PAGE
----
Every team in Major League Baseball has about 50 games to go in the regular season.
Most division leaders are involved in tight races that will be decided in late September.
All six teams have one thing in common. They have their strengths and weaknesses.
It's a very important topic because it'll decide whether a team is in good shape to make a big run or not.
So, without further ado, here is a breakdown of every division leader's strengths and weaknesses.
The New York Yankees own baseball's best record at 68-41, not including tonight's game against the Red Sox. They have a two game lead over the Tampa Bay Rays who have lost five straight games.
The Yankees of course have may strengths. They have a fantastic starting lineup that includes an All-Star at virtually every position.
Robinson Cano has emerged as an MVP candidate this season, and the Yankees added Lance Berkman at the trading deadline.
Their starting rotation is led by the dominant CC Sabathia, who has been lights out at home; 13-0 since the 2009 All-Star Break.
Even the Yankees have some weaknesses. Mostly in the starting rotation. After Sabathia, there are some question marks.
A.J. Burnett has been inconsistent this season with an ERA pushing five. Phil Hughes has not been the same after the Yankees skipped him a start. Andy Pettitte has been injured and on the disbaled list, and Javier Vazquez is not a given.
The bullpen leading up to Mariano Rivera is also shaky, with the acquisition of Kerry Wood.
They also have to be worried about some older veterans in the starting lineup, and Jeter has been in a big slump.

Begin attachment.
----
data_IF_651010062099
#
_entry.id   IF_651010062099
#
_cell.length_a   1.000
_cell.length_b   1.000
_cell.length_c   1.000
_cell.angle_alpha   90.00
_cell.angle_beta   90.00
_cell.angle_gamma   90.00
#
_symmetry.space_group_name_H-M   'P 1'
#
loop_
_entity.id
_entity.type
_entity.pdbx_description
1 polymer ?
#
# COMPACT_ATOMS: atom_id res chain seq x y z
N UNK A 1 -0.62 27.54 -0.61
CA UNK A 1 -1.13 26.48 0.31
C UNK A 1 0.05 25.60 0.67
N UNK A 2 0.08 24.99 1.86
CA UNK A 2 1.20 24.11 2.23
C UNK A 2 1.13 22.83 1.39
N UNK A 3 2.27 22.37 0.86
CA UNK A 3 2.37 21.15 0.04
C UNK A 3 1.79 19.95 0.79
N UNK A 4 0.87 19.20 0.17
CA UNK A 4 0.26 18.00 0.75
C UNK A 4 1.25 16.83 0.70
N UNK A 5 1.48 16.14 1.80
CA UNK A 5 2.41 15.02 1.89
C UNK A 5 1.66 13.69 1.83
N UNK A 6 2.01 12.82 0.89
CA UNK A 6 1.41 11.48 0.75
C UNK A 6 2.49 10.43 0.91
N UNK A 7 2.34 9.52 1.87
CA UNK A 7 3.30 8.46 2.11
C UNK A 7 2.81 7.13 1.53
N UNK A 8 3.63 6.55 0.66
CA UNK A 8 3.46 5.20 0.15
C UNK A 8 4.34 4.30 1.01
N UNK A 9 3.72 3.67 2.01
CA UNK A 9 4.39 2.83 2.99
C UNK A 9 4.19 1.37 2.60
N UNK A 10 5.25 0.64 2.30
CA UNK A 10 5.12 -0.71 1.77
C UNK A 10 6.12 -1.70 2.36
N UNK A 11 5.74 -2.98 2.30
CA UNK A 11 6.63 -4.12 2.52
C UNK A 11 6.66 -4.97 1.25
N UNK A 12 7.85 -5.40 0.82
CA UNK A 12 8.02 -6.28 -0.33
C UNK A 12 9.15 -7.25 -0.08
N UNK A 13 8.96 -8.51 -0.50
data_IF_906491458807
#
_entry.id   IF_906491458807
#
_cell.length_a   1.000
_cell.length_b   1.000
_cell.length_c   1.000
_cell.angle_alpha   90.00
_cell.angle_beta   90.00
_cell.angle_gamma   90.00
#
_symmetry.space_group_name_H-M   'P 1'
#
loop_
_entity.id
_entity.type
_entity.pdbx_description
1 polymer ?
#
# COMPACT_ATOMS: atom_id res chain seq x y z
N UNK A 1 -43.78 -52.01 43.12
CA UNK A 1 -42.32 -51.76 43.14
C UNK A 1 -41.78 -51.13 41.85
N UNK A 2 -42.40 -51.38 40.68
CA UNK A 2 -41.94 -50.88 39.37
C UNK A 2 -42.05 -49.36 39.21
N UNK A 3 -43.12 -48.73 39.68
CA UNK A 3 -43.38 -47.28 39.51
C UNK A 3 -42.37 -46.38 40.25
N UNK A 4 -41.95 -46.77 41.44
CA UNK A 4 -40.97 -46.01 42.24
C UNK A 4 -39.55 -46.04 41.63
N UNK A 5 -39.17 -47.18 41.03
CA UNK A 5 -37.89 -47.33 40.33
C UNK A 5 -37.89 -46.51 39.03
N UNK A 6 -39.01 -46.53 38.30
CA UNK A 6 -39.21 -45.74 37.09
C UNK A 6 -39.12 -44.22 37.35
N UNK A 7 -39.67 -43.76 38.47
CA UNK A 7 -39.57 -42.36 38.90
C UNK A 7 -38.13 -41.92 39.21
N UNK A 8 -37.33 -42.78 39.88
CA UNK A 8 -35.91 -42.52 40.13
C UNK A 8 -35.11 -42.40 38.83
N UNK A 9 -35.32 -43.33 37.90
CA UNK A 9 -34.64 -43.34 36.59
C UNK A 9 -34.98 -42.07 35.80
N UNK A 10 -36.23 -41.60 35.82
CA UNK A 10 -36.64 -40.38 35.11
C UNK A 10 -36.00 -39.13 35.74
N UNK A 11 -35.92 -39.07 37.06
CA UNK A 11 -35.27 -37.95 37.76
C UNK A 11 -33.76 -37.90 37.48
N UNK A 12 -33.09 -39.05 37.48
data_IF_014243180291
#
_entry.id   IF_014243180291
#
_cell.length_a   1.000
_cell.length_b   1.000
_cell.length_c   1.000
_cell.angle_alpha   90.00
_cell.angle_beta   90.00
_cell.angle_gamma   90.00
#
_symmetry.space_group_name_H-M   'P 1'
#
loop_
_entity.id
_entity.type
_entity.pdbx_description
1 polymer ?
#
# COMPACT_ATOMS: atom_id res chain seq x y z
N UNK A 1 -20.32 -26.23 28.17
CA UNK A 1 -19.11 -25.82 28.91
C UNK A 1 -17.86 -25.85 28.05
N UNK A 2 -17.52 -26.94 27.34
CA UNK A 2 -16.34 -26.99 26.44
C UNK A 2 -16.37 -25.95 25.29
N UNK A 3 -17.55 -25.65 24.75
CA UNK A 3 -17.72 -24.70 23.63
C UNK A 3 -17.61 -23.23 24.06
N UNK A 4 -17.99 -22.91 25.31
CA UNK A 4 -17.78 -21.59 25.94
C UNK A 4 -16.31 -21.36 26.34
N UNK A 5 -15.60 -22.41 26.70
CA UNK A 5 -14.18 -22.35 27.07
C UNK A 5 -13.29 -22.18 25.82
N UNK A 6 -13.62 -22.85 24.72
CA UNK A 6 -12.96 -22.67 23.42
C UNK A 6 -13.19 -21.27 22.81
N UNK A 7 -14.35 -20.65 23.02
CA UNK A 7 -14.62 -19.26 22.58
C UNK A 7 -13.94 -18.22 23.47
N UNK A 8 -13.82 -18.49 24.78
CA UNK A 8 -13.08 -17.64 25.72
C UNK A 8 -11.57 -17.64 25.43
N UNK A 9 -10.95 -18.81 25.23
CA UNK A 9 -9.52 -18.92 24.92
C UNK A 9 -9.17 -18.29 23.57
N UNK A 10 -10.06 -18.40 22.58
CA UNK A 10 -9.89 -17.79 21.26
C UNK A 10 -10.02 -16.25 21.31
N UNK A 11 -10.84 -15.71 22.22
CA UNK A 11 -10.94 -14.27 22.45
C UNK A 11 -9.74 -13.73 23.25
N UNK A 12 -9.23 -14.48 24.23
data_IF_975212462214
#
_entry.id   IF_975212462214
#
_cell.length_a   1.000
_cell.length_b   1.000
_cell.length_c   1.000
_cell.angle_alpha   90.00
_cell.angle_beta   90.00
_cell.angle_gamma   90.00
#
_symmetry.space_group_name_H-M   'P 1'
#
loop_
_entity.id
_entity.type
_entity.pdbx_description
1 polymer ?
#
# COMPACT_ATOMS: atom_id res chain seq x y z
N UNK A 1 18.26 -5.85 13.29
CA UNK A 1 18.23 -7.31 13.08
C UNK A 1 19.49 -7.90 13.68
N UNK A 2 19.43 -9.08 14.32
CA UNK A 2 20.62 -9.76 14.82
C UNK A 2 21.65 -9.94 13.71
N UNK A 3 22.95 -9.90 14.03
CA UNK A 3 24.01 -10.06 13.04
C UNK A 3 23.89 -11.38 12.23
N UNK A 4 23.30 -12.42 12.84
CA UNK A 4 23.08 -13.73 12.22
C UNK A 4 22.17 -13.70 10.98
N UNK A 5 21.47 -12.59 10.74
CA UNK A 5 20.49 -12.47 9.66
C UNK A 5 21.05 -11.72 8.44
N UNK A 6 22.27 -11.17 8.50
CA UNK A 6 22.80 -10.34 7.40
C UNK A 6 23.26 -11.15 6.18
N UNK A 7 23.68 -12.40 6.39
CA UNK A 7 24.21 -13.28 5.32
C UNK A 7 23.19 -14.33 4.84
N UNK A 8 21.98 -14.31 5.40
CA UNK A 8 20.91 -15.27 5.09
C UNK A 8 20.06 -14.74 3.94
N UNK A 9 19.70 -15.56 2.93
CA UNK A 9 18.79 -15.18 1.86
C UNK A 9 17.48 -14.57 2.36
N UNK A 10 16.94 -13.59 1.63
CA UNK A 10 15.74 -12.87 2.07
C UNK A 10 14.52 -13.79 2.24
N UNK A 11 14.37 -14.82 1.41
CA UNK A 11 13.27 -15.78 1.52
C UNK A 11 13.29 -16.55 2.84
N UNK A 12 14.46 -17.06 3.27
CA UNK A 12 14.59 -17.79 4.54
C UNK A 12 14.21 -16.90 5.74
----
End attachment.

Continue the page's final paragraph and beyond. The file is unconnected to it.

The San Diego Padres have the best record in the National League at 64-46. They have a two game lead over the San Francisco Giants who have lost two straight games.
The Padres are all about their pitching staff. Their 3.28 team ERA is best in Major League Baseball.
They have a rotation of Mat Latos and Jon Garland leading the way, and their bullpen is tremendous.
Heath Bell has become an elite closer and relievers Luke Gregerson and Mike Adams have been unhittable setting him up.
Come playoff time, the Padres will be in prime position to go deep with their pitching.
If anything is going to derail the Padres, it would be their hitting. Their offense hasn't been as bad as people thought it would be this season, but it's not potent by any means.
At the trade deadline, they tried to improve their offense by acquiring Ryan Ludwick and Miguel Tejada.
But it's a lineup that has Jerry Hairston and Everth Cabrera in the middle infield, which is not scary at all.
If the lineup keeps on producing enough though, the Padres will be fine.
The Atlanta Braves have been leading the NL East since May 31, and have a record of 64-47. They own a two game lead over the Philadelphia Phillies, who beat the Mets on Sunday.
Just like many teams in the year of the pitcher, the Braves are powered by a fine starting rotation and overall pitching staff.
They recently got Jair Jurrjens back and added him to the likes of Tim Hudson, Tommy Hanson, and Derek Lowe.
What is really their biggest strength is the backend of their bullpen. Teams would love to have a great 8-9 inning punch, but the Braves have a great 7-9 inning punch.
They have the young Jonny Venters, and the veterans Takashi Saito and Billy Wagner for the last three innings respectively.
If the Braves have any kind of weakness, it would be their offense. Although not terrible, they've had some injury problems this season.
Of course, Chipper Jones is always injury prone, and Troy Glaus after a hot streak has been thrown off due to injuries. They weren't getting any pop out of Melky Cabrera, so they traded for Rick Ankiel.
The good thing about not having a great offense is that they can win the close games with their lights out bullpen.